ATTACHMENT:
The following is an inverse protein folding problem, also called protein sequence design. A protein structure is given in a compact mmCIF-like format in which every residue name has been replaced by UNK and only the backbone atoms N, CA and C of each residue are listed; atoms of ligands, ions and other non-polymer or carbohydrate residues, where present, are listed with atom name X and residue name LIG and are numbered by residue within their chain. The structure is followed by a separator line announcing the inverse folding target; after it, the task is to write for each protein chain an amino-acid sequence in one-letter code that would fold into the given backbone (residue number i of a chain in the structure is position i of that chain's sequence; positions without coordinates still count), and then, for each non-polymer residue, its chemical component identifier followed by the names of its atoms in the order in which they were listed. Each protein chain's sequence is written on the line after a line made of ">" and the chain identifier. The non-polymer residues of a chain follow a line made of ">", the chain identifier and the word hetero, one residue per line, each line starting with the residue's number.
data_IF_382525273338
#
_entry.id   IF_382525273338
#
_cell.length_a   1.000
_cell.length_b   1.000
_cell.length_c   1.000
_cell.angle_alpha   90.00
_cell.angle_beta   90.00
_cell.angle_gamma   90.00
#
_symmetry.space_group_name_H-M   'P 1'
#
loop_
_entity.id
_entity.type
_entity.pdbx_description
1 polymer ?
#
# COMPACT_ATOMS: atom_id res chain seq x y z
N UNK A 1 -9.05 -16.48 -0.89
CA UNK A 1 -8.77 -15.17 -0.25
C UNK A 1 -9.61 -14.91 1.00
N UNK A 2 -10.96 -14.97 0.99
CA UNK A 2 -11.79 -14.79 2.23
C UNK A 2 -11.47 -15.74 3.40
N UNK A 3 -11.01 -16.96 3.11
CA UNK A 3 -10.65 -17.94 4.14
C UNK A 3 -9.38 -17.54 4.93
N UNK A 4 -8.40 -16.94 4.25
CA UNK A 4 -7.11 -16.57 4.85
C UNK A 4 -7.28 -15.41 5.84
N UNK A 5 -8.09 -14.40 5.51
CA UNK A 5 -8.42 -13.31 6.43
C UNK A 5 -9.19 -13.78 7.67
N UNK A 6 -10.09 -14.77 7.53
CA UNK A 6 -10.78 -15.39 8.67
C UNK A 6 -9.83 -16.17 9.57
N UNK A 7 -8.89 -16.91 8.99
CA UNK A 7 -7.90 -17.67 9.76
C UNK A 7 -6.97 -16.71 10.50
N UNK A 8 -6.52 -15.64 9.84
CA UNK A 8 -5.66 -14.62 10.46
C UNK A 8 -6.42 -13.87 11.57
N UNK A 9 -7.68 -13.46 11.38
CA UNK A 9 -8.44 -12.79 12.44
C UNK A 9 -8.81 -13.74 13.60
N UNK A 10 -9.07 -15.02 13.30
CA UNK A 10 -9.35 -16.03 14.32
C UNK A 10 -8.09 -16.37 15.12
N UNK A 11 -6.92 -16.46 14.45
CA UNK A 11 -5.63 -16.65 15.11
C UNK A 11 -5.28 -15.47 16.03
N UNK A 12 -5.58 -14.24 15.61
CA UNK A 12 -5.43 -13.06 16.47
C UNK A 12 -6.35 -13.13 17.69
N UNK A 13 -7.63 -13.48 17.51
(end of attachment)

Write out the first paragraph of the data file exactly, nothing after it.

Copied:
The following is an inverse protein folding problem, also called protein sequence design. A protein structure is given in a compact mmCIF-like format in which every residue name has been replaced by UNK and only the backbone atoms N, CA and C of each residue are listed; atoms of ligands, ions and other non-polymer or carbohydrate residues, where present, are listed with atom name X and residue name LIG and are numbered by residue within their chain. The structure is followed by a separator line announcing the inverse folding target; after it, the task is to write for each protein chain an amino-acid sequence in one-letter code that would fold into the given backbone (residue number i of a chain in the structure is position i of that chain's sequence; positions without coordinates still count), and then, for each non-polymer residue, its chemical component identifier followed by the names of its atoms in the order in which they were listed. Each protein chain's sequence is written on the line after a line made of ">" and the chain identifier. The non-polymer residues of a chain follow a line made of ">", the chain identifier and the word hetero, one residue per line, each line starting with the residue's number.